Monday, March 2, 2009

Bones by Jonathan Kellerman

A young woman's body has been found in a marsh. Selena Bass, the victim, is a pianist whose job is giving lessons to a wealthy family's child prodigy son. The case is given to Homicide Detective Milo Sturgis. He calls in his friend Dr. Alex Delaware. Delaware is a psychologist who works for the police as a consultant. The circumstances indicate that his expertise may be needed. Selena's body is left on display in the marsh, and the killer has called and left her location. More chilling, her right hand has been severed. Is this a tie-in to her profession as a pianist?

As the case progresses, complications arise. Three additional bodies are found in the marsh and all of them have severed right hands also. All the victims have been buried facing east. The older bodies are all women who worked the streets as prostitutes. The investigators go to talk with the wealthy family who employed Selena, only to find that they have gone overseas. They are left with only a caretaker who seems strange and reclusive, and the family's grown daughter, who doesn't live with the family and has only tangential information. More bad news occurs when the marsh's caretaker who found the first body is himself killed in the preserve. Soon other bodies are found, and the story gets more complex. The events seem to go back for many years, and each individual's history must be discovered and integrated with that of others.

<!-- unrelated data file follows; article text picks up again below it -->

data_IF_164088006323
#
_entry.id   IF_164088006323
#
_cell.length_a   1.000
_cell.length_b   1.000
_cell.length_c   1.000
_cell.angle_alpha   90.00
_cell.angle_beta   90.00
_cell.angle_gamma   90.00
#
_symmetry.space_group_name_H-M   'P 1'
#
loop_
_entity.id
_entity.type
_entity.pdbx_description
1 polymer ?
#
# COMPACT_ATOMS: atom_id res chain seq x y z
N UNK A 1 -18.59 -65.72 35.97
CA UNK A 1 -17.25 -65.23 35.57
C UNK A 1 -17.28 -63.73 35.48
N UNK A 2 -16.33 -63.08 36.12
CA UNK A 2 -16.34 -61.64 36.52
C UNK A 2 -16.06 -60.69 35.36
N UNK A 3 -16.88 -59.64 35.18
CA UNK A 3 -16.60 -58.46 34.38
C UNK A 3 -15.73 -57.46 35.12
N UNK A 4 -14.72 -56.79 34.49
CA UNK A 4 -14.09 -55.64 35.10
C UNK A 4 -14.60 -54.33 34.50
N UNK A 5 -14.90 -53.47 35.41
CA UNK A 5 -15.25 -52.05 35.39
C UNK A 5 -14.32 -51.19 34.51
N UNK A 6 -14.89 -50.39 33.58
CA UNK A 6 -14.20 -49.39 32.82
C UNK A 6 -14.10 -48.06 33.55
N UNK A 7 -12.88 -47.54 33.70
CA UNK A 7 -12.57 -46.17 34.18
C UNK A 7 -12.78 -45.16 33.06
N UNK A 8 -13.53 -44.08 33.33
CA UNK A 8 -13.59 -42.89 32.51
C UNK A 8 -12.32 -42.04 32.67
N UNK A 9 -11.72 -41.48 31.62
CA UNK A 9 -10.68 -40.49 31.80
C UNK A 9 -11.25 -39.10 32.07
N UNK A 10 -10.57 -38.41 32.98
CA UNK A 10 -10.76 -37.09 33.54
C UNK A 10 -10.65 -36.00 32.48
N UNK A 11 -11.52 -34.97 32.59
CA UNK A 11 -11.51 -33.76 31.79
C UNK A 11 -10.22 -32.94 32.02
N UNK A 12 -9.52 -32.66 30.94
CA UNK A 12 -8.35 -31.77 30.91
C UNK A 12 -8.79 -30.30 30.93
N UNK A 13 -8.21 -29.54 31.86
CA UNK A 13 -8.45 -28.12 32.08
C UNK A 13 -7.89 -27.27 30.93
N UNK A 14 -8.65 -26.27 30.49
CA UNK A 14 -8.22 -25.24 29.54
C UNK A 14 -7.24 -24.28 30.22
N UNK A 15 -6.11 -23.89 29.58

Readers of the Alex Delaware series will be thrilled with this book. This is Kellerman's 23rd book in the series. I've been a fan for years, and this one is a master effort. But, readers who've never read any of the series will also find it intriguing. It is not necessary to know the background of the other books; Bones is more than capable of being read as a stand-alone thriller. Kellerman uses his background as a clinical psychologist to make all the characters lifelike and believable. Series characters change over time as they would in real life. The evil that man is capable of is outlined and the work of a detective is carefully followed. New characters are introduced in this book. I hope to meet some of them again in later books. It will be a sad day indeed when there are no more books in the Alex Delaware series. This book is highly recommended for mystery readers.

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